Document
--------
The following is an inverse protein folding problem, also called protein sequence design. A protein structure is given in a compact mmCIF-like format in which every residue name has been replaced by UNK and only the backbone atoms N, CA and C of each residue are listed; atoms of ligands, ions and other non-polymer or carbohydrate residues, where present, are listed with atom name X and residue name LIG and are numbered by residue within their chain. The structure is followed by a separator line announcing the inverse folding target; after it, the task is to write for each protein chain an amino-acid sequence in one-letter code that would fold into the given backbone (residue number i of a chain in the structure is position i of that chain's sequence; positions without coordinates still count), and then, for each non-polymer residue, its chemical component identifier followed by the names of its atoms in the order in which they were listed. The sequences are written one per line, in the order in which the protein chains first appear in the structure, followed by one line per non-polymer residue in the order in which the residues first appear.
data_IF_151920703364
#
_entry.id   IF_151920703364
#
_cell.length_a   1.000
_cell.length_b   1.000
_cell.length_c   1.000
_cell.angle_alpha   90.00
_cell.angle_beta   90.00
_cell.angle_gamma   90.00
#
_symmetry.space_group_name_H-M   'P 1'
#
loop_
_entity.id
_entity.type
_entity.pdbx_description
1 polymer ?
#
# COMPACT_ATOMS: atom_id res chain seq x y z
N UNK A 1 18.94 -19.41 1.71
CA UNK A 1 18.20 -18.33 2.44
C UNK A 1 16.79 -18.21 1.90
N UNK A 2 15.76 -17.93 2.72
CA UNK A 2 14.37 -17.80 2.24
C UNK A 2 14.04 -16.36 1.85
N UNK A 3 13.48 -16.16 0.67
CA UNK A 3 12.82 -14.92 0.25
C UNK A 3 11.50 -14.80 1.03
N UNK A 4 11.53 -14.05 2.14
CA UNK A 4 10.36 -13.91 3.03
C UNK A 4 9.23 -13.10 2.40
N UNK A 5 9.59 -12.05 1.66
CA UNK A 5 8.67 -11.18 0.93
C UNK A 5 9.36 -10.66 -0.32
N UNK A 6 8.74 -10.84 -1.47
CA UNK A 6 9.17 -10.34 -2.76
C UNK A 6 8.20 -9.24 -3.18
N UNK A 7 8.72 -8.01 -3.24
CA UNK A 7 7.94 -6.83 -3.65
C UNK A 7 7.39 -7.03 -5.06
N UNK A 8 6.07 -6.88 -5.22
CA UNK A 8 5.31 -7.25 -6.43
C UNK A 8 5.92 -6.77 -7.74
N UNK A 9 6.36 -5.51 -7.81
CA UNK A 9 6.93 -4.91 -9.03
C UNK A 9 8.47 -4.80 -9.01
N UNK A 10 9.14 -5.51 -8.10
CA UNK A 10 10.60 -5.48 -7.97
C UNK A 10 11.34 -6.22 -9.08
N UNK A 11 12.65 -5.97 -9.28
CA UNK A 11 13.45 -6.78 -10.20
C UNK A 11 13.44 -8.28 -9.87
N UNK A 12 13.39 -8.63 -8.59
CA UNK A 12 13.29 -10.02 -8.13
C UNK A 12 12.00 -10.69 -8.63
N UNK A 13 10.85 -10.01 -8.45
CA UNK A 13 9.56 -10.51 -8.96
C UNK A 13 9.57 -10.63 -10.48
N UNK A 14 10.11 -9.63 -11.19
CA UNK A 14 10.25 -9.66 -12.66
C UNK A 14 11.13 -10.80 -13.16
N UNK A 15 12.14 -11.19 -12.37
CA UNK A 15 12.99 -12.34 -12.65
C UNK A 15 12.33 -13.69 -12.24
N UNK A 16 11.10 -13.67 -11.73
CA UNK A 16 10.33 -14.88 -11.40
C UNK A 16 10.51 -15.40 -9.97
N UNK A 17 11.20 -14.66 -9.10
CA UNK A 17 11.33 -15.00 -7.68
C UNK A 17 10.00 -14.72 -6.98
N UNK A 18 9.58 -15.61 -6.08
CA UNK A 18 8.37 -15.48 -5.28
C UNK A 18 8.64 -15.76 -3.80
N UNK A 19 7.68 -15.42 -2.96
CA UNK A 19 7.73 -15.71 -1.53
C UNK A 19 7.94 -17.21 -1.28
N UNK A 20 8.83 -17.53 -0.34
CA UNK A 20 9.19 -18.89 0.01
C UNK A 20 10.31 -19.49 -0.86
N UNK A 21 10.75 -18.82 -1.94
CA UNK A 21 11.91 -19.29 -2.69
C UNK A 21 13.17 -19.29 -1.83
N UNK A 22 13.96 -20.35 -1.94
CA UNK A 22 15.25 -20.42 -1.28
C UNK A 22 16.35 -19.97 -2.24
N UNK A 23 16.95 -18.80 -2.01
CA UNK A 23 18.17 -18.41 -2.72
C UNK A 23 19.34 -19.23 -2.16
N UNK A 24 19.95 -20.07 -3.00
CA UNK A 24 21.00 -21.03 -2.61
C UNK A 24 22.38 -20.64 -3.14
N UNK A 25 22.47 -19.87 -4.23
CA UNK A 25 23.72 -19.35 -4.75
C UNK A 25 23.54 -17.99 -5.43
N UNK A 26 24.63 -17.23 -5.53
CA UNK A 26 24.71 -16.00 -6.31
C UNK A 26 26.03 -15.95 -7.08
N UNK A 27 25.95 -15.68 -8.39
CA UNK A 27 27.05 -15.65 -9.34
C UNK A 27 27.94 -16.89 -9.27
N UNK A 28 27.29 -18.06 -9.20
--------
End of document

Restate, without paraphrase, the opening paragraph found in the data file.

The following is an inverse protein folding problem, also called protein sequence design. A protein structure is given in a compact mmCIF-like format in which every residue name has been replaced by UNK and only the backbone atoms N, CA and C of each residue are listed; atoms of ligands, ions and other non-polymer or carbohydrate residues, where present, are listed with atom name X and residue name LIG and are numbered by residue within their chain. The structure is followed by a separator line announcing the inverse folding target; after it, the task is to write for each protein chain an amino-acid sequence in one-letter code that would fold into the given backbone (residue number i of a chain in the structure is position i of that chain's sequence; positions without coordinates still count), and then, for each non-polymer residue, its chemical component identifier followed by the names of its atoms in the order in which they were listed. The sequences are written one per line, in the order in which the protein chains first appear in the structure, followed by one line per non-polymer residue in the order in which the residues first appear.